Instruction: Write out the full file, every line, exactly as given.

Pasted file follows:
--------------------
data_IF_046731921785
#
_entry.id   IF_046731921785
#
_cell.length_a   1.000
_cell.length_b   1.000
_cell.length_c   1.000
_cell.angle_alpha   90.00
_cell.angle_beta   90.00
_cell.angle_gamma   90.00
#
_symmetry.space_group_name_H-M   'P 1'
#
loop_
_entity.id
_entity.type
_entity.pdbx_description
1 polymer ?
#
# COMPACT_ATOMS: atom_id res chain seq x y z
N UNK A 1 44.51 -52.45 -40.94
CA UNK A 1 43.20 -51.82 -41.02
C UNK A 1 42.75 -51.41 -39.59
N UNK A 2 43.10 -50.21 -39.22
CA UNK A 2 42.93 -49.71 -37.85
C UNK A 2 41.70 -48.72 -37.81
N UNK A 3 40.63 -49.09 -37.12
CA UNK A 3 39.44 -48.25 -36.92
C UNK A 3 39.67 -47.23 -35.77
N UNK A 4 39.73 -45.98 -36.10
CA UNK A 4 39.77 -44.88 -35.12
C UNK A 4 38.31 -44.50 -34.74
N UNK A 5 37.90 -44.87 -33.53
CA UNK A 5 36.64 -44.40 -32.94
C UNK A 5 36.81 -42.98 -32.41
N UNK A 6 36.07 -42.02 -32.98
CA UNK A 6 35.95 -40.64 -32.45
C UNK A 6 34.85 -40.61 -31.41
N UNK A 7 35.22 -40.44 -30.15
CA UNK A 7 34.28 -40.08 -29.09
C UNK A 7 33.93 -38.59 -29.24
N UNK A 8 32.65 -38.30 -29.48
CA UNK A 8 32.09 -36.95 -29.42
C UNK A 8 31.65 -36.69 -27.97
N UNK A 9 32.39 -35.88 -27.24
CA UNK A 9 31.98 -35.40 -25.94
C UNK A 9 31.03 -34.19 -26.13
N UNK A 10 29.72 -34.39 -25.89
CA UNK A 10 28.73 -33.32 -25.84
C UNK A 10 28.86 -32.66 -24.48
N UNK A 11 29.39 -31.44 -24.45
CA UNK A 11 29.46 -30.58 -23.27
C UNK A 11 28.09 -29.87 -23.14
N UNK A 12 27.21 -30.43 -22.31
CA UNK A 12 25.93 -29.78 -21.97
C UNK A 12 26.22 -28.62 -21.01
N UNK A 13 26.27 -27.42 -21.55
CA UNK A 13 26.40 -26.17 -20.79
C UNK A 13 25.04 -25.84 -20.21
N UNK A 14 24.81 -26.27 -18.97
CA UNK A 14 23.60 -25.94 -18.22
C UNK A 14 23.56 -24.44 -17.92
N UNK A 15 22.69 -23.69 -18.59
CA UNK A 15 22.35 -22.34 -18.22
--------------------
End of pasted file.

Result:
data_IF_046731921785
#
_entry.id   IF_046731921785
#
_cell.length_a   1.000
_cell.length_b   1.000
_cell.length_c   1.000
_cell.angle_alpha   90.00
_cell.angle_beta   90.00
_cell.angle_gamma   90.00
#
_symmetry.space_group_name_H-M   'P 1'
#
loop_
_entity.id
_entity.type
_entity.pdbx_description
1 polymer ?
#
# COMPACT_ATOMS: atom_id res chain seq x y z
N UNK A 1 44.51 -52.45 -40.94
CA UNK A 1 43.20 -51.82 -41.02
C UNK A 1 42.75 -51.41 -39.59
N UNK A 2 43.10 -50.21 -39.22
CA UNK A 2 42.93 -49.71 -37.85
C UNK A 2 41.70 -48.72 -37.81
N UNK A 3 40.63 -49.09 -37.12
CA UNK A 3 39.44 -48.25 -36.92
C UNK A 3 39.67 -47.23 -35.77
N UNK A 4 39.73 -45.98 -36.10
CA UNK A 4 39.77 -44.88 -35.12
C UNK A 4 38.31 -44.50 -34.74
N UNK A 5 37.90 -44.87 -33.53
CA UNK A 5 36.64 -44.40 -32.94
C UNK A 5 36.81 -42.98 -32.41
N UNK A 6 36.07 -42.02 -32.98
CA UNK A 6 35.95 -40.64 -32.45
C UNK A 6 34.85 -40.61 -31.41
N UNK A 7 35.22 -40.44 -30.15
CA UNK A 7 34.28 -40.08 -29.09
C UNK A 7 33.93 -38.59 -29.24
N UNK A 8 32.65 -38.30 -29.48
CA UNK A 8 32.09 -36.95 -29.42
C UNK A 8 31.65 -36.69 -27.97
N UNK A 9 32.39 -35.88 -27.24
CA UNK A 9 31.98 -35.40 -25.94
C UNK A 9 31.03 -34.19 -26.13
N UNK A 10 29.72 -34.39 -25.89
CA UNK A 10 28.73 -33.32 -25.84
C UNK A 10 28.86 -32.66 -24.48
N UNK A 11 29.39 -31.44 -24.45
CA UNK A 11 29.46 -30.58 -23.27
C UNK A 11 28.09 -29.87 -23.14
N UNK A 12 27.21 -30.43 -22.31
CA UNK A 12 25.93 -29.78 -21.97
C UNK A 12 26.22 -28.62 -21.01
N UNK A 13 26.27 -27.42 -21.55
CA UNK A 13 26.40 -26.17 -20.79
C UNK A 13 25.04 -25.84 -20.21
N UNK A 14 24.81 -26.27 -18.97
CA UNK A 14 23.60 -25.94 -18.22
C UNK A 14 23.56 -24.44 -17.92
N UNK A 15 22.69 -23.69 -18.59
CA UNK A 15 22.35 -22.34 -18.22